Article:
Botanical name: Anemone tschernaewii Family: Ranunculaceae (Buttercup family)
Synonyms: Anemone tschernjaewii
Turkistan Anemone is a beautiful flower found in the region which was historically known as Turkistan: from Siberia to Tibet, Kashmir, Afghanistan, and Iran. It has been widely misidentified as Anemone biflora. It is a perennial herb, 5-30 cm tall, with a tuberous rootstock. Flowers are borne 1-3, on comparatively long flower-stalks bearing an involucel of two small leaves, 1.8-4 cm across. Sepals, which look like petals, are 5, ovate-oblong to oblong-lanceshaped, up to 1.5 cm long, pointed or blunt, white, pink or dull violet-purplish. Anthers are usually purple, rarely yellow. Carpels are densely hairy, styles purple, about as long as the mature achenes. Leaves from the root are 1-2, with hairless leaf-stalks, ternate, segments stalkless or wedge-shaped at base, usually shallowly trifid, lobes rounded toothed-toothed with a few rather wide teeth. Flowering stem is hairless, papillose in upper part. Involucral leaves are 3, obovate, undivided or shallowly trifid, sparingly appressed hairy or hairless. The species name is in honour of M.G. Tschernaew, who was the governor of certain regions of Turkistan. Turkistan Anemone is found in Tajikistan, Uzbekistan, Turkmenistan, Afghanistan, Pakistan (doubful) and Kashmir, at altitudes of 1300-2000 m. Flowering: April-May.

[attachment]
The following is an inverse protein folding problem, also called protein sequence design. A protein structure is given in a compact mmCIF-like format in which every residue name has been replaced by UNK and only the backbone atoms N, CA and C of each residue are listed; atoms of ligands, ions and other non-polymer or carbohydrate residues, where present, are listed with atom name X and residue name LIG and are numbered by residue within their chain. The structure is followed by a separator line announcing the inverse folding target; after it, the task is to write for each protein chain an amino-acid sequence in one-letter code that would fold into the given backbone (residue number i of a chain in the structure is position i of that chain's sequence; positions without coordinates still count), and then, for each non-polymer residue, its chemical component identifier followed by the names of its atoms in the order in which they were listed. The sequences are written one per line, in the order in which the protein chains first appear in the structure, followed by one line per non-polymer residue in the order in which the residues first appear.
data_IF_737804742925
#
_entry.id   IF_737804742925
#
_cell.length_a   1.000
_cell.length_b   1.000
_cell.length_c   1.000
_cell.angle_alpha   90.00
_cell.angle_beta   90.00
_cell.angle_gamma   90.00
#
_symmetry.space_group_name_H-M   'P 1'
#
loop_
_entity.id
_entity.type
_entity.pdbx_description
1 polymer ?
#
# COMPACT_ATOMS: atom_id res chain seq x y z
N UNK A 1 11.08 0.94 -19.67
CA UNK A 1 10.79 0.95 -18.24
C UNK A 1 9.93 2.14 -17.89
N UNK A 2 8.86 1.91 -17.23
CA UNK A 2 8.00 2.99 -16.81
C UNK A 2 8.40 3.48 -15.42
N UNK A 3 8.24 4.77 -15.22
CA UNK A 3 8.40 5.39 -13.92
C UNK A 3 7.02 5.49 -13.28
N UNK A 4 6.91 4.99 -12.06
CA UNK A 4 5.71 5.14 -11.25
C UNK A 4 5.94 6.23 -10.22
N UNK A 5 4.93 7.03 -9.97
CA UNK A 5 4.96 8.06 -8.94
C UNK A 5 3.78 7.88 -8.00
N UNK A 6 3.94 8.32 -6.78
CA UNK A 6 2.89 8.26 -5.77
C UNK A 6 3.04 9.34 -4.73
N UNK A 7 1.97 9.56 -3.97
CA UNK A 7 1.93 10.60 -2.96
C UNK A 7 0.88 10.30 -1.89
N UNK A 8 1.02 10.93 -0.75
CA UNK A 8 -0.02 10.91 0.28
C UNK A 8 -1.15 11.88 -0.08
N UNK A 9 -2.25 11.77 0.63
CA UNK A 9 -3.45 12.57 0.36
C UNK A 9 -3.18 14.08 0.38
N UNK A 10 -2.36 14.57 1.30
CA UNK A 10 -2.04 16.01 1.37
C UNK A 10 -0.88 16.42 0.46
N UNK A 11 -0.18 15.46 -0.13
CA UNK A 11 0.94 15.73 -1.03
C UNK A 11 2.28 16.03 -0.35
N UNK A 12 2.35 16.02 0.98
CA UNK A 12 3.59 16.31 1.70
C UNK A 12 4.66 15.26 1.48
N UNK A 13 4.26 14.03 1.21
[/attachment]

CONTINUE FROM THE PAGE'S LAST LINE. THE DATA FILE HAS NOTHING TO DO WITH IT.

Medicinal uses: Local herbalists (Hakims) inform that the powder of bulb is mixed with mustard oil or ghee and the mixture is used to cure skin infection, itching and also to heal wounds and burns.
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The flower labeled Turkistan Anemone is ...